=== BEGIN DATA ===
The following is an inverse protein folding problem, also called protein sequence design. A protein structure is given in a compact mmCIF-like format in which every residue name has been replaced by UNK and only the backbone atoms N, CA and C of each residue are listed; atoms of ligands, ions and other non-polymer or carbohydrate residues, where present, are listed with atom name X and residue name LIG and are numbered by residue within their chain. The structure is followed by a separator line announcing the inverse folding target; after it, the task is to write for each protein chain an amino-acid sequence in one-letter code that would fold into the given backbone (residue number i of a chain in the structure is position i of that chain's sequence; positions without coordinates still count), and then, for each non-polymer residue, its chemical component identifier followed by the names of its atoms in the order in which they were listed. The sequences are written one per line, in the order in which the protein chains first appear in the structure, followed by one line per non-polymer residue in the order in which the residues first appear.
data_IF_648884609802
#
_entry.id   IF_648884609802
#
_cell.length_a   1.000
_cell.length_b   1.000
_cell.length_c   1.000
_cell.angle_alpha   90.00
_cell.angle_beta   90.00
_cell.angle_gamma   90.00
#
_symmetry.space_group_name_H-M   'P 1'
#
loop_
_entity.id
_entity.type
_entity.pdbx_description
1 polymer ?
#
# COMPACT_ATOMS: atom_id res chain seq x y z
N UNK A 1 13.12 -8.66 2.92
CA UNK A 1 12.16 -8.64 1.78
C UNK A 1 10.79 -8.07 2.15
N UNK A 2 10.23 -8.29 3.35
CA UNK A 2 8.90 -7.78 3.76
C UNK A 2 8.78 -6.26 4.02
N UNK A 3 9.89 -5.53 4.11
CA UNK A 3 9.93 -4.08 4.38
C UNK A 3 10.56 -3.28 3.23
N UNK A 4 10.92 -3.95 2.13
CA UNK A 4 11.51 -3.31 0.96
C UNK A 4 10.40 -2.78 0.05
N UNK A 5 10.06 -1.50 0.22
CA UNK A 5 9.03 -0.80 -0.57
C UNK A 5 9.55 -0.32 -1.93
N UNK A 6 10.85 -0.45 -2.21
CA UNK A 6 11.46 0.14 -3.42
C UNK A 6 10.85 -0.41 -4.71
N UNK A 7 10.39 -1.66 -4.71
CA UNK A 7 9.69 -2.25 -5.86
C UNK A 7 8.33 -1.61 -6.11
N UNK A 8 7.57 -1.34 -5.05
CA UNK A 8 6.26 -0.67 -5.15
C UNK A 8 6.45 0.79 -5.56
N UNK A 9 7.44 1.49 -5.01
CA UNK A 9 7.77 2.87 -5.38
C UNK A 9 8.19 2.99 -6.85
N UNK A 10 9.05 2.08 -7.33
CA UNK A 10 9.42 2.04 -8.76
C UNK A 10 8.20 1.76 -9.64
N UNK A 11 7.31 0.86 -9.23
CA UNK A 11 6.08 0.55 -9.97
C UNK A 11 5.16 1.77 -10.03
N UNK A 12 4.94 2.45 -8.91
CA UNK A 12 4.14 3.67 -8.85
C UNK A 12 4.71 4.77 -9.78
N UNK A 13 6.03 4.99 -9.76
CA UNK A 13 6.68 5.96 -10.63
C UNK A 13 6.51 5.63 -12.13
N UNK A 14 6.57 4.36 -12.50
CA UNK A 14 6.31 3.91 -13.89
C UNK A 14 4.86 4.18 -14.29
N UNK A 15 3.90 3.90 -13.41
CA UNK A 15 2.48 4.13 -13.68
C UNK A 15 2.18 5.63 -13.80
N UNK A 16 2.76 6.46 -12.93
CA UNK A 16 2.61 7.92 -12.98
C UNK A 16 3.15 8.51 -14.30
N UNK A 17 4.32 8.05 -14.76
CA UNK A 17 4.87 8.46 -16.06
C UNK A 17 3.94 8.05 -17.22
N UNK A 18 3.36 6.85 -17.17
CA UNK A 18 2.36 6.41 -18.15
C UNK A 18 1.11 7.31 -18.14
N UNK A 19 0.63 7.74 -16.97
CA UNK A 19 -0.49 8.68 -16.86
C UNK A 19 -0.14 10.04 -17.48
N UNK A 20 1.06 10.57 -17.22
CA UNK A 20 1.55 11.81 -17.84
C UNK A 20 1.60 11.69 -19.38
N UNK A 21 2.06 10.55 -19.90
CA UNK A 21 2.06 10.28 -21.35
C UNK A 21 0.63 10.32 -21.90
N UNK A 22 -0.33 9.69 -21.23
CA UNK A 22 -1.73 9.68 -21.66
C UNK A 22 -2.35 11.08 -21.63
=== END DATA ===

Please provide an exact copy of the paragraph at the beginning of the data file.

The following is an inverse protein folding problem, also called protein sequence design. A protein structure is given in a compact mmCIF-like format in which every residue name has been replaced by UNK and only the backbone atoms N, CA and C of each residue are listed; atoms of ligands, ions and other non-polymer or carbohydrate residues, where present, are listed with atom name X and residue name LIG and are numbered by residue within their chain. The structure is followed by a separator line announcing the inverse folding target; after it, the task is to write for each protein chain an amino-acid sequence in one-letter code that would fold into the given backbone (residue number i of a chain in the structure is position i of that chain's sequence; positions without coordinates still count), and then, for each non-polymer residue, its chemical component identifier followed by the names of its atoms in the order in which they were listed. The sequences are written one per line, in the order in which the protein chains first appear in the structure, followed by one line per non-polymer residue in the order in which the residues first appear.